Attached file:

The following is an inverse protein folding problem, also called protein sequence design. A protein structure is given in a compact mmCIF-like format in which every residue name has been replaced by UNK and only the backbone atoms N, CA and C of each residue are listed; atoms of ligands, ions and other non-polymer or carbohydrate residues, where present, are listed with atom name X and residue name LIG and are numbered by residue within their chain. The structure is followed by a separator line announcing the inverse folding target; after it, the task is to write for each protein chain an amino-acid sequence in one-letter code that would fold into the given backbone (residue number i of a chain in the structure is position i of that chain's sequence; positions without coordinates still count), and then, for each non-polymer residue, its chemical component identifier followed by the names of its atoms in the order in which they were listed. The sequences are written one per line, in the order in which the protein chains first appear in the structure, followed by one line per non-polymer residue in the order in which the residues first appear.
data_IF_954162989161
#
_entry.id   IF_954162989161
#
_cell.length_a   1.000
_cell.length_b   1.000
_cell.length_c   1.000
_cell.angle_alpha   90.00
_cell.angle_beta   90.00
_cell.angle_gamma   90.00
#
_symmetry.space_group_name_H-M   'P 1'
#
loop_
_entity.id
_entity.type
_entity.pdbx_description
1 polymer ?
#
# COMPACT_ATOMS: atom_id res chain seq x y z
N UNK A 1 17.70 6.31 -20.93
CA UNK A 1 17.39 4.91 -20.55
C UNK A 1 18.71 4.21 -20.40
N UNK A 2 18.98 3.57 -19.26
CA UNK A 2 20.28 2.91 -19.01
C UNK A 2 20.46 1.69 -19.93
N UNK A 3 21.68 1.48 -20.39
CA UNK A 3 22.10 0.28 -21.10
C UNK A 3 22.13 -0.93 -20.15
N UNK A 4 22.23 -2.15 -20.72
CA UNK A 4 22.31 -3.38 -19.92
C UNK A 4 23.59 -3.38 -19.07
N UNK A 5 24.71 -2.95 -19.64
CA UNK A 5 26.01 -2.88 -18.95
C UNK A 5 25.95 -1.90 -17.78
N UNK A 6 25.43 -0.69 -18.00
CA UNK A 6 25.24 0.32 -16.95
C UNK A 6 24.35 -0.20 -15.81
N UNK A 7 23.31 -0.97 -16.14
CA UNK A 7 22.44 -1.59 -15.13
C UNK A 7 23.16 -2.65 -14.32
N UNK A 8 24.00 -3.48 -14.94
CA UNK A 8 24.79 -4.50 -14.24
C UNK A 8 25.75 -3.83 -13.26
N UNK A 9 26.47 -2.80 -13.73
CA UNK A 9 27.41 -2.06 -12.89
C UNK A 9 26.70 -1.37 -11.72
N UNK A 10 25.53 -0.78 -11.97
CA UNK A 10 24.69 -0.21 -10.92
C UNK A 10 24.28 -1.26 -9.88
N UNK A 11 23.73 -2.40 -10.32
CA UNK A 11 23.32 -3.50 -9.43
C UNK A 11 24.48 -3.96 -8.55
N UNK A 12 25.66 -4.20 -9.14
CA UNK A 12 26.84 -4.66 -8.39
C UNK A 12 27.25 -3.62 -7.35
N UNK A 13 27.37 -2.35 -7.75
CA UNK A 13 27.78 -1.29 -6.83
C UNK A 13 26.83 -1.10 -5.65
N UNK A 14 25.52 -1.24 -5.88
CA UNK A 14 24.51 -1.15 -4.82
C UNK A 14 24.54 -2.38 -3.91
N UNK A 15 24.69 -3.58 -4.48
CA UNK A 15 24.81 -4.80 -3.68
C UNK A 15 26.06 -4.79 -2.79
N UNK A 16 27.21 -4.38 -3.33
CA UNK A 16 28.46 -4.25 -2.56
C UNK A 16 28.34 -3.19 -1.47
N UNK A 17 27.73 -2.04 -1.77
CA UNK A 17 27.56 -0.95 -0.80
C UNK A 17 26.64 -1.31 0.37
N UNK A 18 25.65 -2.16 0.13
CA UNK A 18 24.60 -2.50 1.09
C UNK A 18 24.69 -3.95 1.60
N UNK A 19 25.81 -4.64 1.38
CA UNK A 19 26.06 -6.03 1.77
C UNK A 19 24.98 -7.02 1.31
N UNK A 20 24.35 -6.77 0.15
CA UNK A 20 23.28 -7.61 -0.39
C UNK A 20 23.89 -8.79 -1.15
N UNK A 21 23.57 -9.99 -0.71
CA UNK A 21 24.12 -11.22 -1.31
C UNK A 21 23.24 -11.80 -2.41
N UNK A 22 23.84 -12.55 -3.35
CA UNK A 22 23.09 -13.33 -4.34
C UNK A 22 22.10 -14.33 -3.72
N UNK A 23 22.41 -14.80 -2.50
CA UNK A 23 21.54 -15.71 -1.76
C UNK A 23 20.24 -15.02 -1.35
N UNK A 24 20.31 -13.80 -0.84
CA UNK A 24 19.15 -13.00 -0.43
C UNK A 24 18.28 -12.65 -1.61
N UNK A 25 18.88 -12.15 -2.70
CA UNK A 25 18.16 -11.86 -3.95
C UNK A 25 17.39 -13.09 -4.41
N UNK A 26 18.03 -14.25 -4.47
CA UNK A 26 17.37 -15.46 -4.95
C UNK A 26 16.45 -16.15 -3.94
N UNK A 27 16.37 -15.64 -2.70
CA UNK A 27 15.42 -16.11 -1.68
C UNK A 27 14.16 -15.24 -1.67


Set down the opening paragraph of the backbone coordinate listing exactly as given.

The following is an inverse protein folding problem, also called protein sequence design. A protein structure is given in a compact mmCIF-like format in which every residue name has been replaced by UNK and only the backbone atoms N, CA and C of each residue are listed; atoms of ligands, ions and other non-polymer or carbohydrate residues, where present, are listed with atom name X and residue name LIG and are numbered by residue within their chain. The structure is followed by a separator line announcing the inverse folding target; after it, the task is to write for each protein chain an amino-acid sequence in one-letter code that would fold into the given backbone (residue number i of a chain in the structure is position i of that chain's sequence; positions without coordinates still count), and then, for each non-polymer residue, its chemical component identifier followed by the names of its atoms in the order in which they were listed. The sequences are written one per line, in the order in which the protein chains first appear in the structure, followed by one line per non-polymer residue in the order in which the residues first appear.